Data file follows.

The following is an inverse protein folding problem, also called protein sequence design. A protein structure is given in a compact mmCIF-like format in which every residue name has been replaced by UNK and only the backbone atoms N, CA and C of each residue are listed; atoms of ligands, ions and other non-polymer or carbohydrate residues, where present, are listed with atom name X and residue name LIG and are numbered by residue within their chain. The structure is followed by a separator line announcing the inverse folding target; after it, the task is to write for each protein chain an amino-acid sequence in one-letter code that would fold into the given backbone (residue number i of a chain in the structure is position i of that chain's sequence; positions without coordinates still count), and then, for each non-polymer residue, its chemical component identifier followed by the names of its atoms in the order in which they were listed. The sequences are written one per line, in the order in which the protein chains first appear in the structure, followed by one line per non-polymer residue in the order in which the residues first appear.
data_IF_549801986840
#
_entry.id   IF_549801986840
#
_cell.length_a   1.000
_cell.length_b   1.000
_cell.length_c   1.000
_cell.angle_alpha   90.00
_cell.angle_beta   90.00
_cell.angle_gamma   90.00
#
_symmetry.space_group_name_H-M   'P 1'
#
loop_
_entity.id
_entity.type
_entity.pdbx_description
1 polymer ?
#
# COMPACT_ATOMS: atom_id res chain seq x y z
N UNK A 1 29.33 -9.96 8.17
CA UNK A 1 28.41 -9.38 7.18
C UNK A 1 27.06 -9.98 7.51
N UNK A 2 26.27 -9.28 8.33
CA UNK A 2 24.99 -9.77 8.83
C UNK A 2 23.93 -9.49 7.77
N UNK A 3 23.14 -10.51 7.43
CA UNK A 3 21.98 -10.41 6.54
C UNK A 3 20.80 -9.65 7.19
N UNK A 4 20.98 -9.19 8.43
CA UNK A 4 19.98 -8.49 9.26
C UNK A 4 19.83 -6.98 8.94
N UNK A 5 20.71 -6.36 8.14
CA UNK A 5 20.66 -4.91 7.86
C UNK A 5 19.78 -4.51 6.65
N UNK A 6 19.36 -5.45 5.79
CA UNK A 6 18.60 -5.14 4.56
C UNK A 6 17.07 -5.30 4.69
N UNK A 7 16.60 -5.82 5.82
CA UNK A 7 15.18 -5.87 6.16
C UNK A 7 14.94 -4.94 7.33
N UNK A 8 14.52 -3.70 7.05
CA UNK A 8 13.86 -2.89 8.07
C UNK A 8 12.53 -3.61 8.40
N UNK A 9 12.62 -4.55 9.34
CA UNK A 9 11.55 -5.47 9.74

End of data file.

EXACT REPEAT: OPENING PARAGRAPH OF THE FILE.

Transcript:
The following is an inverse protein folding problem, also called protein sequence design. A protein structure is given in a compact mmCIF-like format in which every residue name has been replaced by UNK and only the backbone atoms N, CA and C of each residue are listed; atoms of ligands, ions and other non-polymer or carbohydrate residues, where present, are listed with atom name X and residue name LIG and are numbered by residue within their chain. The structure is followed by a separator line announcing the inverse folding target; after it, the task is to write for each protein chain an amino-acid sequence in one-letter code that would fold into the given backbone (residue number i of a chain in the structure is position i of that chain's sequence; positions without coordinates still count), and then, for each non-polymer residue, its chemical component identifier followed by the names of its atoms in the order in which they were listed. The sequences are written one per line, in the order in which the protein chains first appear in the structure, followed by one line per non-polymer residue in the order in which the residues first appear.